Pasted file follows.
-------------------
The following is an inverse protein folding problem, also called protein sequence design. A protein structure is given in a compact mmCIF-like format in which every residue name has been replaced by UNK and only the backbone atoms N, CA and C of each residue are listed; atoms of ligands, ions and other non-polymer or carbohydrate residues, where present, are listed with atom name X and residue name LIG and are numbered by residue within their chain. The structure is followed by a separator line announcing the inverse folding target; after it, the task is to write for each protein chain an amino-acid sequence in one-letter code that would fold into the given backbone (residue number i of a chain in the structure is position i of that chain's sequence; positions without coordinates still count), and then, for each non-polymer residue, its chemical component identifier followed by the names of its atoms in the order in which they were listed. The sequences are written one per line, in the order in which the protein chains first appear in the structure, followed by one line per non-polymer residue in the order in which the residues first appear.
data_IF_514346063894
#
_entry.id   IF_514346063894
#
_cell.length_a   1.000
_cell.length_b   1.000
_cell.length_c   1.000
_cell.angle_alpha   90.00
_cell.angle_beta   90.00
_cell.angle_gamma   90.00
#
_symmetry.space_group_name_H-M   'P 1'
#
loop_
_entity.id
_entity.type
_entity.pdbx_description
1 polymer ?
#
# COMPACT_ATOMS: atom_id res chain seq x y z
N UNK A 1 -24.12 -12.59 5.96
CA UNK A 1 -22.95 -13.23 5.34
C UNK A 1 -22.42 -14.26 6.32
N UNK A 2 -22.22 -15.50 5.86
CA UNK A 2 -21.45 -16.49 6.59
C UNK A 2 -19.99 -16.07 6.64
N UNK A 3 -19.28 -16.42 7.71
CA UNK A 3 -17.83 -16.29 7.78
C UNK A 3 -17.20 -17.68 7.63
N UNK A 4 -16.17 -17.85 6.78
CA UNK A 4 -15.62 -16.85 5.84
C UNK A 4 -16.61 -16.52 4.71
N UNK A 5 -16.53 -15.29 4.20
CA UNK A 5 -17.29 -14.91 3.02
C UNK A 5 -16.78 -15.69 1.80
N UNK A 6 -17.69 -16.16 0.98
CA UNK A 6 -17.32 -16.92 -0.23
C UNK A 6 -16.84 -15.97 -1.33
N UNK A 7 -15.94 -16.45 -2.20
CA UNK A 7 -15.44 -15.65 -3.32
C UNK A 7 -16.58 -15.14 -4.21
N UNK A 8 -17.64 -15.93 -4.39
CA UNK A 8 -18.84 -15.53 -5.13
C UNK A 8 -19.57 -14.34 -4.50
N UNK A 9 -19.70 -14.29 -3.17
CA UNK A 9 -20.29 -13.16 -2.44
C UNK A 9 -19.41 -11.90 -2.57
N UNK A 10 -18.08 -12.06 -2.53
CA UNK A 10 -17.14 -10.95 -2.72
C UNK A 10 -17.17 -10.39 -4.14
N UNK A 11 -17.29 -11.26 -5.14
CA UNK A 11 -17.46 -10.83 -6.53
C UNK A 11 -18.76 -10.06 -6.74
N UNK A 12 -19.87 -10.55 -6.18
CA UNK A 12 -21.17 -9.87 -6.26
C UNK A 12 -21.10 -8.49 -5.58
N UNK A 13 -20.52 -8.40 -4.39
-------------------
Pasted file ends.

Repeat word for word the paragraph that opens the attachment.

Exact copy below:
The following is an inverse protein folding problem, also called protein sequence design. A protein structure is given in a compact mmCIF-like format in which every residue name has been replaced by UNK and only the backbone atoms N, CA and C of each residue are listed; atoms of ligands, ions and other non-polymer or carbohydrate residues, where present, are listed with atom name X and residue name LIG and are numbered by residue within their chain. The structure is followed by a separator line announcing the inverse folding target; after it, the task is to write for each protein chain an amino-acid sequence in one-letter code that would fold into the given backbone (residue number i of a chain in the structure is position i of that chain's sequence; positions without coordinates still count), and then, for each non-polymer residue, its chemical component identifier followed by the names of its atoms in the order in which they were listed. The sequences are written one per line, in the order in which the protein chains first appear in the structure, followed by one line per non-polymer residue in the order in which the residues first appear.